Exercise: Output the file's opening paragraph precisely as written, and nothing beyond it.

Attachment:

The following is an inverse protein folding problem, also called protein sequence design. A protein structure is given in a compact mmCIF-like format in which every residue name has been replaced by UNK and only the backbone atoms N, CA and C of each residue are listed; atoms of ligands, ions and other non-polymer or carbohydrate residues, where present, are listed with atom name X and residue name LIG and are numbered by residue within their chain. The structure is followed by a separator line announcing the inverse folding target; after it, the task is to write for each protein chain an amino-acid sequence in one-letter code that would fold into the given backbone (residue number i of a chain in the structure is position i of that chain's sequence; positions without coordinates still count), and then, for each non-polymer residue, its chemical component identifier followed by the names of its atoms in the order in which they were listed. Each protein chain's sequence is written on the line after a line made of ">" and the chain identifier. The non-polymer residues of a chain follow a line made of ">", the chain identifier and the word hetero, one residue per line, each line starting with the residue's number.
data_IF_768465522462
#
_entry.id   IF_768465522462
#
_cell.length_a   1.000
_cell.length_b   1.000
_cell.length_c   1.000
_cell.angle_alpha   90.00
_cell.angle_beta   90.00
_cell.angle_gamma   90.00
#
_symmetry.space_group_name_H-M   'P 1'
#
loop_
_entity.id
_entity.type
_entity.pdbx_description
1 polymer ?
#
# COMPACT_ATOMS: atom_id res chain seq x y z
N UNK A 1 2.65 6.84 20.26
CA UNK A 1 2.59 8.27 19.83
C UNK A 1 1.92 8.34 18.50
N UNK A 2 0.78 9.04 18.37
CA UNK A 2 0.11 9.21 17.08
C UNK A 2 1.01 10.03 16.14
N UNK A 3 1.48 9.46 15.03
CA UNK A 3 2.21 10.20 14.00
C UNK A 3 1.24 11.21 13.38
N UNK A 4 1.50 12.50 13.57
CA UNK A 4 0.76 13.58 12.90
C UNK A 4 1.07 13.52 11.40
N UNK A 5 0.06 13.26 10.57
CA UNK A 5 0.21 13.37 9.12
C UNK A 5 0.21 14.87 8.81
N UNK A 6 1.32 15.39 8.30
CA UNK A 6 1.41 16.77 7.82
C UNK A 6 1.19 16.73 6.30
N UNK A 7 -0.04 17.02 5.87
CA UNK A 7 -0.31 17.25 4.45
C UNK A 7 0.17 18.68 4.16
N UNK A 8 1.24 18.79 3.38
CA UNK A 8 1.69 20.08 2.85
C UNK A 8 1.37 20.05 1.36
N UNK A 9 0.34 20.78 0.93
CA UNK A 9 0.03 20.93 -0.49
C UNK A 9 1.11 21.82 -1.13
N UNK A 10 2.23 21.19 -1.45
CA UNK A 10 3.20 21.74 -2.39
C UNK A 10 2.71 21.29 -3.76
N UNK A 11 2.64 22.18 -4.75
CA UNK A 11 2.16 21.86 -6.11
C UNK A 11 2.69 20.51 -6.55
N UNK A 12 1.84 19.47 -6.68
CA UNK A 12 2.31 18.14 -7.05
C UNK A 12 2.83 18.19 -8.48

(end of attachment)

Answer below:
The following is an inverse protein folding problem, also called protein sequence design. A protein structure is given in a compact mmCIF-like format in which every residue name has been replaced by UNK and only the backbone atoms N, CA and C of each residue are listed; atoms of ligands, ions and other non-polymer or carbohydrate residues, where present, are listed with atom name X and residue name LIG and are numbered by residue within their chain. The structure is followed by a separator line announcing the inverse folding target; after it, the task is to write for each protein chain an amino-acid sequence in one-letter code that would fold into the given backbone (residue number i of a chain in the structure is position i of that chain's sequence; positions without coordinates still count), and then, for each non-polymer residue, its chemical component identifier followed by the names of its atoms in the order in which they were listed. Each protein chain's sequence is written on the line after a line made of ">" and the chain identifier. The non-polymer residues of a chain follow a line made of ">", the chain identifier and the word hetero, one residue per line, each line starting with the residue's number.